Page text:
Several studies have suggested that smoking may be related to more aggressive PCa and/or a suboptimal response to therapy. For example, studies have demonstrated an increased risk of BCR after RP among smokers.[7, 9] Others found smoking was associated with an increased risk of CRPC in patients with advanced PCa who were receiving ADT. Moreover, 2 studies demonstrated a higher rate of disease progression after radiotherapy for localized tumors.[11, 12] In addition, there is evidence suggesting smokers have higher PCa-specific mortality. However, to the best of our knowledge, the current study is the first to evaluate the effects of smoking on long-term oncologic outcomes (eg, metastasis and mortality) specifically after RP.
In the current study of 1670 patients with PCa undergoing RP, cigarette smoking was found to be associated with more aggressive disease at the time of surgery. Smokers had significantly higher preoperative PSA levels and more extracapsular extension and seminal vesicle invasion compared with nonsmokers. In addition, there was a trend toward a higher pathological grade and more positive surgical margins among smokers; however, these latter associations did not reach statistical significance. Similar studies of patients undergoing RP demonstrated comparable results. For example, Roberts et al found smokers had more extraprostatic disease extension and higher Gleason scores at the time of surgery. In a previous report using the same but slightly smaller data set with shorter follow-up, we showed smoking to be associated with higher PSA levels and more extracapsular extension and seminal vesicle invasion. Therefore, it appears that smokers undergoing RP have more advanced and possibly more aggressive disease at baseline.
Given the more advanced disease noted at baseline among smokers, it is not surprising that cigarette smoking has been associated with an increased risk of BCR after RP. It is interesting to note that this finding differs from our prior study in which smoking was not found to be significantly associated with BCR (HR, 1.37; P = .129 on univariable analysis). However, the current study differs in that we had a larger sample size (1670 patients vs 1267 patients) but, importantly, a much longer follow-up (62 months vs 37 months). This resulted in greater power to detect associations despite a slightly weaker association noted (univariable HR of 1.37 in our prior study vs 1.28 in the current study). The association in the current study remained statistically significant even after adjustments for preoperative characteristics. However, after adjustments for preoperative and postoperative features, the association was attenuated and not statistically significant, suggesting perhaps that the additional BCR risk was related, at least in part, to worse disease aggressiveness at baseline. In this hypothesis, worse disease at baseline is the mediator of the deleterious effects of smoking in cancer outcomes. Unfortunately, we were unable to determine whether this is true or the lack of a significant association is due to limited statistical power. However, when taking into account the greater risk of non-PCa death among smokers and using competing risks, smoking was suggestively associated with BCR even after adjusting for pathological features, although this association was not statistically significant (P = .086). Nonetheless, a similar study published by Joshu et al found that smokers were at an increased risk of BCR after RP independent of baseline and postoperative disease characteristics. This suggests that PCa occurring in smokers may have more aggressive behavior independent of baseline disease. Thus, more studies are still required to determine which factors are associated with worse disease-free survival among smokers after RP. Nevertheless, the combined evidence supports the finding that smoking is associated with a worse response to RP and an increased risk of BCR.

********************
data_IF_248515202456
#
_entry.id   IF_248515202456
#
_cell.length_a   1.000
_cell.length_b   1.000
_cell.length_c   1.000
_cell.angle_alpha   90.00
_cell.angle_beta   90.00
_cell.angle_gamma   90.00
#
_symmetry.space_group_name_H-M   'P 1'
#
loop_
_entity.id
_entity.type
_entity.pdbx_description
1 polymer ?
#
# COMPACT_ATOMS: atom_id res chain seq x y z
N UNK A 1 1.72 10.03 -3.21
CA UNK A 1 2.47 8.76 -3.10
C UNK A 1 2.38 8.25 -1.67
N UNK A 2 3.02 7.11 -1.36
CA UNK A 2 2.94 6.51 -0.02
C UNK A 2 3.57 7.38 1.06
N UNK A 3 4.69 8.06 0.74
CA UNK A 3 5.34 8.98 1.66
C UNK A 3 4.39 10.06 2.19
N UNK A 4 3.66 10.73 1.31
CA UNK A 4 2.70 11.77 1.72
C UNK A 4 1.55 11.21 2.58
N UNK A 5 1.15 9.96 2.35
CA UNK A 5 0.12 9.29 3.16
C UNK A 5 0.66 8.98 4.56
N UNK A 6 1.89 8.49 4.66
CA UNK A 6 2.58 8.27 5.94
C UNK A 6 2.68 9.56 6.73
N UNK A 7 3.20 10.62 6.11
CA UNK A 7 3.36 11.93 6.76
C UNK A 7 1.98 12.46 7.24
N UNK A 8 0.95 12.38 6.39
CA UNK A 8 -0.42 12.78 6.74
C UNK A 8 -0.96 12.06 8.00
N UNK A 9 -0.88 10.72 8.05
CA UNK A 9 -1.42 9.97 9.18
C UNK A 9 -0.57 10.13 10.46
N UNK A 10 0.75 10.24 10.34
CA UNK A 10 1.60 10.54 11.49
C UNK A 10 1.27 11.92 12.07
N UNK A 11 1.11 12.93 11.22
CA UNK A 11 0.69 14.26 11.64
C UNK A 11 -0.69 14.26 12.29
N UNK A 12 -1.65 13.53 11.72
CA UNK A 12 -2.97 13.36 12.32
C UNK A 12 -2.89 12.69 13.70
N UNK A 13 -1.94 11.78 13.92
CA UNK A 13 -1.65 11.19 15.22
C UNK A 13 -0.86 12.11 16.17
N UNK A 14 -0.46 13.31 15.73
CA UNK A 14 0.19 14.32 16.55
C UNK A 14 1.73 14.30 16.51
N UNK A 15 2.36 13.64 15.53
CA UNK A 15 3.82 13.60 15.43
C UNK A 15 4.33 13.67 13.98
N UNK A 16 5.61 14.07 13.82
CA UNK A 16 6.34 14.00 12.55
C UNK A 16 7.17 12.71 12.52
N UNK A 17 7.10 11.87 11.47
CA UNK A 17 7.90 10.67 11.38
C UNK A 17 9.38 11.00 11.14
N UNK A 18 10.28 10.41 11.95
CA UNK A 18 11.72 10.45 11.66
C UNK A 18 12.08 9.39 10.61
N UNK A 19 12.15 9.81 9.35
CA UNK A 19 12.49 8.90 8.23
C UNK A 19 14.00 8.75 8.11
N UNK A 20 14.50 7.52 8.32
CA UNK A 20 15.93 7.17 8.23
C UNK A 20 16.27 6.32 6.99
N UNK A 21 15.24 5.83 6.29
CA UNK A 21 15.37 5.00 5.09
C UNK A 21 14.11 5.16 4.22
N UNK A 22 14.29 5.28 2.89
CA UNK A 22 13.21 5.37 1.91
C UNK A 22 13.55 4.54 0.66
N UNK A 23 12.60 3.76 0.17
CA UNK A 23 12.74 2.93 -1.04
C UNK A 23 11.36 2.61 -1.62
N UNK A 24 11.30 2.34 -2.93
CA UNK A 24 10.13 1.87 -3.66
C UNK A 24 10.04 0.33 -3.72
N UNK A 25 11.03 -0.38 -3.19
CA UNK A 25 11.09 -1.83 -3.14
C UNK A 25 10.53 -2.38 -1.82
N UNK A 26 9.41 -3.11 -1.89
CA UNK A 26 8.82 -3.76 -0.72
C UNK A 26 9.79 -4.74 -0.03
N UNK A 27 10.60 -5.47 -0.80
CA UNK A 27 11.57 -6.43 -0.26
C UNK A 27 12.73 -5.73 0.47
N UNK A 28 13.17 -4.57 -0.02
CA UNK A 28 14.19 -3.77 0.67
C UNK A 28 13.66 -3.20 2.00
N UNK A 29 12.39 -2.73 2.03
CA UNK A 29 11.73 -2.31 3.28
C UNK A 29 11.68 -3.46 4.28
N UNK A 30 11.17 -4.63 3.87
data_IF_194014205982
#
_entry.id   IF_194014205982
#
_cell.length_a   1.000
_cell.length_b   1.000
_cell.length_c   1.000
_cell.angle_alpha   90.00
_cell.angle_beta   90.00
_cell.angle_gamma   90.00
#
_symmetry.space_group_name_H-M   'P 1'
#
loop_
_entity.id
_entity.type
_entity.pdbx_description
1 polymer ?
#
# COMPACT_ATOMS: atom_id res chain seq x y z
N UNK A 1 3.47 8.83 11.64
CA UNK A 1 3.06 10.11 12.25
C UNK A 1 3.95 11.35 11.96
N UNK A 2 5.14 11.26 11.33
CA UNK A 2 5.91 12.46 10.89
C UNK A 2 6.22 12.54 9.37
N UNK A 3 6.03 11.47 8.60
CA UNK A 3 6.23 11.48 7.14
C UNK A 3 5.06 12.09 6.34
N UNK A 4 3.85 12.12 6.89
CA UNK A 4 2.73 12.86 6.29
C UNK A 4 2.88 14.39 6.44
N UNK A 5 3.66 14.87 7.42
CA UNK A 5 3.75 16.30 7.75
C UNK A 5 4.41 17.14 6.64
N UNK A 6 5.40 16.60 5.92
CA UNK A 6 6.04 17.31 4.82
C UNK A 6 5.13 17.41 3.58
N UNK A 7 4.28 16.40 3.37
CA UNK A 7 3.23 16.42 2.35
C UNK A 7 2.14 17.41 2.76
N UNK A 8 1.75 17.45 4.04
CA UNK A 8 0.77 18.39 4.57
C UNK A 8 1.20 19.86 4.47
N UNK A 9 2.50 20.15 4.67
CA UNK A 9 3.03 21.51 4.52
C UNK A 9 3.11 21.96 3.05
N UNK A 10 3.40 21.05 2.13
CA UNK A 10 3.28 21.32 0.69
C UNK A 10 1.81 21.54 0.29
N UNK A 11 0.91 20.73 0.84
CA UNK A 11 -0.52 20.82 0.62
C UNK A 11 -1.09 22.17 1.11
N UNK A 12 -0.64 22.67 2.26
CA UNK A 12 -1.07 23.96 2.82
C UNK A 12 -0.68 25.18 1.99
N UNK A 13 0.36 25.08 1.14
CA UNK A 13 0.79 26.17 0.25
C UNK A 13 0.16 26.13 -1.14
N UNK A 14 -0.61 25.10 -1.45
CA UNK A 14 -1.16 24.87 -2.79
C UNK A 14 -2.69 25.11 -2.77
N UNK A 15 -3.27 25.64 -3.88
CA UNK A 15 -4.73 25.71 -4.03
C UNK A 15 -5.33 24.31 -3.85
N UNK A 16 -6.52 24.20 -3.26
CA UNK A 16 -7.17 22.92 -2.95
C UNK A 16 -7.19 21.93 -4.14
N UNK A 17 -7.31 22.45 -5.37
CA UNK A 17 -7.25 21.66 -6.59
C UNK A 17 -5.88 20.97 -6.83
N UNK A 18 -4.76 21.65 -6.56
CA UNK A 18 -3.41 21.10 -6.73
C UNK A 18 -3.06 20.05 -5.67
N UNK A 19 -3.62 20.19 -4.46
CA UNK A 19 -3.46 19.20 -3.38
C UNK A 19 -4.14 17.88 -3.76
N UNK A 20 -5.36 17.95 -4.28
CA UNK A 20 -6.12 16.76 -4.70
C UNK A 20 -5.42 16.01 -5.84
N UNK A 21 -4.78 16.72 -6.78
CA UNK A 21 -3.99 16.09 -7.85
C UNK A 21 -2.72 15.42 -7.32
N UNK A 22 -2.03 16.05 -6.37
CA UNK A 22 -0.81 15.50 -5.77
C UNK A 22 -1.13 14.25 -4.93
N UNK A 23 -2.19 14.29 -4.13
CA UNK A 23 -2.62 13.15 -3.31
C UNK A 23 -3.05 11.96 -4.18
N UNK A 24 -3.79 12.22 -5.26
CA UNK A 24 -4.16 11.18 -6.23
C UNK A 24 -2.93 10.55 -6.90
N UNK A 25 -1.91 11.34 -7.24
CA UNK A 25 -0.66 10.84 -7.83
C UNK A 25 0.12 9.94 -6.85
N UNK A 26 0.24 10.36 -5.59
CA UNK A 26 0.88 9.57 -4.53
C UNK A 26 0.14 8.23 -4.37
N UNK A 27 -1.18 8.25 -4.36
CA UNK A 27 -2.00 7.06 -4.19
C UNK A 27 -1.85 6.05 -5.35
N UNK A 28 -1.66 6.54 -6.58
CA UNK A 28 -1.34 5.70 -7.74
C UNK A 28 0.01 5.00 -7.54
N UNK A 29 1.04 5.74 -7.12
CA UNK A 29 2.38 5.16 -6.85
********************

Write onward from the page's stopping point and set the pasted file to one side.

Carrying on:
Beyond BCR, smokers had higher metastasis risk than nonsmokers (the primary outcome of the current study). Specifically, the association between smoking and metastasis was much stronger (2.5 times the risk of nonsmokers) versus the excess BCR risk (only 28% excess BCR risk noted among smokers). Similar to the findings of the current study but in a different setting in which all patients were treated with radiotherapy, the study by Pantarotto et al found that smoking conferred a higher risk of metastasis in both current and former smokers. Similar to Oefelein et al, we found the risk of CRPC after ADT to be elevated among smokers. The hazards of developing CRPC among smokers were nearly 2.5 times greater than for nonsmokers. Thus, more advanced and possibly more aggressive disease at baseline, a shorter time from RP to BCR, and a higher risk of metastatic disease and progression to CRPC are likely reasons for why there was a trend toward a higher PCSM risk among smokers in the current study and in a separate study, although the association in the current study was not statistically significant, perhaps related to low power. Collectively, these studies all suggest that smoking is associated with worse outcomes after RP, as measured by several endpoints.